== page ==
Battedress British Columbia Dragoons - 5th Canadian Armoured Division - JM Militaria

Battedress British Columbia Dragoons - 5th Canadian Armoured Division

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Original battledress tunic to a Sergeant of the British Columbia Dragoons - 5th Canadian Armoured Division. The battledress is in good condition with normal wear and one damage rightside underneath the collar. Maker marked and dated 1943 with size 8. The tunic bears embroidered shoulder insignia with Sergeant rank chevrons, woundstripe (Sgt. was wounded) and service chevrons. Tunic shows medal ribbons and its original coloured lanyard.

Very nice original tunic of the British Columbia Dragoons!

The British Columbia Dragoons landed in Marseilles, a Mediterranean seaport on the south coast of France on the morning of February 20th, 1945. Six hundred miles north, between the border of Germany and the Netherlands, the Allied forces were preparing to launch Operation Blockbuster: an offensive that was to drive the enemy out of the territory west of the Rhine River. By February 24th, the BCD’s were traveling north with their tanks, covering an average of 100 to 150 miles each day, arriving in Belgium less than a week later. By April, they were on their way to the Netherlands.
On April 11th, the B.C. Dragoons crossed the Rhine River just east of the town of Nijmegen in preparation for an advance on Arnhem and regions to the Northwest. The regiment encountered heavy resistance as they advanced and local civilians assisted in reporting the whereabouts of enemy troops who were, for the most part, disorganized. One account of the event written later by Lt. Col. H.H. Angle states.

“Prisoners began to give themselves up in ever increasing numbers, and it soon became apparent that the BCD’s were some miles behind the German main position which was facing the other Canadian forces around (the town of) Apeldoorn…The BCD’s were fighting Germans in all directions and the Germans obviously became confused as the day progressed.”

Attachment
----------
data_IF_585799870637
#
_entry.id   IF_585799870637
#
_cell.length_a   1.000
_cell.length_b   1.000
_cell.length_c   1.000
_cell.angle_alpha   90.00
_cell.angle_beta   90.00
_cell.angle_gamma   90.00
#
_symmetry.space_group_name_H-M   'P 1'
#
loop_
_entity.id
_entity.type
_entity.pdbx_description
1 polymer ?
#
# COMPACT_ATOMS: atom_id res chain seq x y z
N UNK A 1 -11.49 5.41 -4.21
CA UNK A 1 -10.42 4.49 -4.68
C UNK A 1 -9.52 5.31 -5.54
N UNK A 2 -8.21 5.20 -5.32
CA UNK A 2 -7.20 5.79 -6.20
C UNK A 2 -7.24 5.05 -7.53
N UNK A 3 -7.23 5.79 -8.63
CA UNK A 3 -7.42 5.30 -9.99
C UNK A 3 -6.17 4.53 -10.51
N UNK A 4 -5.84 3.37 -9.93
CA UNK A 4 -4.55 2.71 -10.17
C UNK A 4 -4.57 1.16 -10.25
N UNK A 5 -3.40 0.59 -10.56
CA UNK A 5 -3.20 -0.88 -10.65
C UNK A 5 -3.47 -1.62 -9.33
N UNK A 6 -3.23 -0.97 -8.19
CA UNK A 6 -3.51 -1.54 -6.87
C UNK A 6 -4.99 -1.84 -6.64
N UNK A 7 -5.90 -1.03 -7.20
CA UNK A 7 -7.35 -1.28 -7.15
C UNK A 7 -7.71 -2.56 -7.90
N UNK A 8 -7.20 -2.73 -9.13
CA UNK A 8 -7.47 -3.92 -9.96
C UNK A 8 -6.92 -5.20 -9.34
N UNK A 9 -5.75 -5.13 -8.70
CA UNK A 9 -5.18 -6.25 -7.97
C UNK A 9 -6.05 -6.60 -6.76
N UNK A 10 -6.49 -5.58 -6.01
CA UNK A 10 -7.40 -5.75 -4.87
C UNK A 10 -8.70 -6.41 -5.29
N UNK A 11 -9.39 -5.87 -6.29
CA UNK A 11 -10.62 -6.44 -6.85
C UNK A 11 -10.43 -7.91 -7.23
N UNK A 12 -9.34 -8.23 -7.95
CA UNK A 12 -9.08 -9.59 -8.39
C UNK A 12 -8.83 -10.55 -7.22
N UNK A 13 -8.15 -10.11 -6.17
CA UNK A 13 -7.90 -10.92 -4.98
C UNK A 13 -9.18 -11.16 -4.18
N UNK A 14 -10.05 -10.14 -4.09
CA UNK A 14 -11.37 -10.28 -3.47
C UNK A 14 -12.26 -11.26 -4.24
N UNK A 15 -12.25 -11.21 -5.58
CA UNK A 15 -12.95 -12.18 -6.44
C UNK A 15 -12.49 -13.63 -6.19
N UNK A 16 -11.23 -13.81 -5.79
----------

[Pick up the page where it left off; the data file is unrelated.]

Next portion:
The speed by which the BCD’s advanced also meant exhaustion for the men themselves. Being well ahead of the infantry meant tank crews had the additional work of having to carry out patrol duties, rounding up prisoners, re-stocking ammunition, etc; work that was usually carried out by infantry personnel. For the B.C. Dragoons, the end of the war came on May 2nd as they attacked and seized one of the enemy’s last organized defenses: the town of Delfzijl; a town located in the northeast corner of the Netherlands bordering on Germany.
The same day Delfzijl was captured, all German forces on the Italian front had surrendered and the City of Berlin fell to the Russians. 

During the course of the war, the B.C. Dragoons suffered 289 casualties. From this number, four officers and 78 other ranks had been killed while 27 officers and 180 other ranks had been wounded. The average strength of the unit while in battle had been approximately 33 officers and 600 other ranks. That means that the percentage of officer casualties was almost 100 percent, while other ranks was slightly over 40 percent.

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